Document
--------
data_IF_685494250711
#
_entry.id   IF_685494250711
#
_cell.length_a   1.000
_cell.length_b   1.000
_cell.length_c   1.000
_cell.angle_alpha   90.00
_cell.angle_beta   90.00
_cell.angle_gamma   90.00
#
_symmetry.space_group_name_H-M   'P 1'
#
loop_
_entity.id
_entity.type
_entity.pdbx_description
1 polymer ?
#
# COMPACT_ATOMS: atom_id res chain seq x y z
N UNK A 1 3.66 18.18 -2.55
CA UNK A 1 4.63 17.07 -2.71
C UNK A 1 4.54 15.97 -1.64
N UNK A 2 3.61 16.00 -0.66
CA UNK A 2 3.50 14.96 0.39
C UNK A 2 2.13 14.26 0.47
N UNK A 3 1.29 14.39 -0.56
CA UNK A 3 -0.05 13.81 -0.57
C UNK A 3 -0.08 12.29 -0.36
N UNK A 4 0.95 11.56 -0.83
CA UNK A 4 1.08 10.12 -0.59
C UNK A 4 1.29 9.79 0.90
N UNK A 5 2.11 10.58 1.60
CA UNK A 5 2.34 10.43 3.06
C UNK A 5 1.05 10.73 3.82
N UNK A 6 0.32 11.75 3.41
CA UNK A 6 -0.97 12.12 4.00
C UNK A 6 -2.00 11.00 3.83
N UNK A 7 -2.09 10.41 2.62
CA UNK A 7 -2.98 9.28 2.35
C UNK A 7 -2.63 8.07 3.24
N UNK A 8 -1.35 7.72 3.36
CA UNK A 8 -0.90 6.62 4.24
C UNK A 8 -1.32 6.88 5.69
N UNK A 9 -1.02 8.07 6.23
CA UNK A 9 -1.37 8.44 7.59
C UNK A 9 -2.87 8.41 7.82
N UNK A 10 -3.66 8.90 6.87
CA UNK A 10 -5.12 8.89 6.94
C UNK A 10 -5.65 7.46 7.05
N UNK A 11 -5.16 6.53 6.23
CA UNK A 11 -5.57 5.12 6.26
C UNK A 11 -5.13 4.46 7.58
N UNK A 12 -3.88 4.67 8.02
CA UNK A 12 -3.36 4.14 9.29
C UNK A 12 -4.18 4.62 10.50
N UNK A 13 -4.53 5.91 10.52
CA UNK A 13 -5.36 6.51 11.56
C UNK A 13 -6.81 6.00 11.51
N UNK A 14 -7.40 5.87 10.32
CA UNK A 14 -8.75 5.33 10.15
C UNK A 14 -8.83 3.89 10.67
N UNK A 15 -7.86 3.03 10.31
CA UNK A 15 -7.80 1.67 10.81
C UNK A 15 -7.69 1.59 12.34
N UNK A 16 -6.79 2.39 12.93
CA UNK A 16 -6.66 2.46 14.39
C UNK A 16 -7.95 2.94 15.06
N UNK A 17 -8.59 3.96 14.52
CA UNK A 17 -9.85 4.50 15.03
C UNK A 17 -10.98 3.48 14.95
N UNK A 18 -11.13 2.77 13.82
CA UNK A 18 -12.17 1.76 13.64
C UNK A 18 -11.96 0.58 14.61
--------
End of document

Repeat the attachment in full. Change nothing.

data_IF_685494250711
#
_entry.id   IF_685494250711
#
_cell.length_a   1.000
_cell.length_b   1.000
_cell.length_c   1.000
_cell.angle_alpha   90.00
_cell.angle_beta   90.00
_cell.angle_gamma   90.00
#
_symmetry.space_group_name_H-M   'P 1'
#
loop_
_entity.id
_entity.type
_entity.pdbx_description
1 polymer ?
#
# COMPACT_ATOMS: atom_id res chain seq x y z
N UNK A 1 3.66 18.18 -2.55
CA UNK A 1 4.63 17.07 -2.71
C UNK A 1 4.54 15.97 -1.64
N UNK A 2 3.61 16.00 -0.66
CA UNK A 2 3.50 14.96 0.39
C UNK A 2 2.13 14.26 0.47
N UNK A 3 1.29 14.39 -0.56
CA UNK A 3 -0.05 13.81 -0.57
C UNK A 3 -0.08 12.29 -0.36
N UNK A 4 0.95 11.56 -0.83
CA UNK A 4 1.08 10.12 -0.59
C UNK A 4 1.29 9.79 0.90
N UNK A 5 2.11 10.58 1.60
CA UNK A 5 2.34 10.43 3.06
C UNK A 5 1.05 10.73 3.82
N UNK A 6 0.32 11.75 3.41
CA UNK A 6 -0.97 12.12 4.00
C UNK A 6 -2.00 11.00 3.83
N UNK A 7 -2.09 10.41 2.62
CA UNK A 7 -2.98 9.28 2.35
C UNK A 7 -2.63 8.07 3.24
N UNK A 8 -1.35 7.72 3.36
CA UNK A 8 -0.90 6.62 4.24
C UNK A 8 -1.32 6.88 5.69
N UNK A 9 -1.02 8.07 6.23
CA UNK A 9 -1.37 8.44 7.59
C UNK A 9 -2.87 8.41 7.82
N UNK A 10 -3.66 8.90 6.87
CA UNK A 10 -5.12 8.89 6.94
C UNK A 10 -5.65 7.46 7.05
N UNK A 11 -5.16 6.53 6.23
CA UNK A 11 -5.57 5.12 6.26
C UNK A 11 -5.13 4.46 7.58
N UNK A 12 -3.88 4.67 8.02
CA UNK A 12 -3.36 4.14 9.29
C UNK A 12 -4.18 4.62 10.50
N UNK A 13 -4.53 5.91 10.52
CA UNK A 13 -5.36 6.51 11.56
C UNK A 13 -6.81 6.00 11.51
N UNK A 14 -7.40 5.87 10.32
CA UNK A 14 -8.75 5.33 10.15
C UNK A 14 -8.83 3.89 10.67
N UNK A 15 -7.86 3.03 10.31
CA UNK A 15 -7.80 1.67 10.81
C UNK A 15 -7.69 1.59 12.34
N UNK A 16 -6.79 2.39 12.93
CA UNK A 16 -6.66 2.46 14.39
C UNK A 16 -7.95 2.94 15.06
N UNK A 17 -8.59 3.96 14.52
CA UNK A 17 -9.85 4.50 15.03
C UNK A 17 -10.98 3.48 14.95
N UNK A 18 -11.13 2.77 13.82
CA UNK A 18 -12.17 1.76 13.64
C UNK A 18 -11.96 0.58 14.61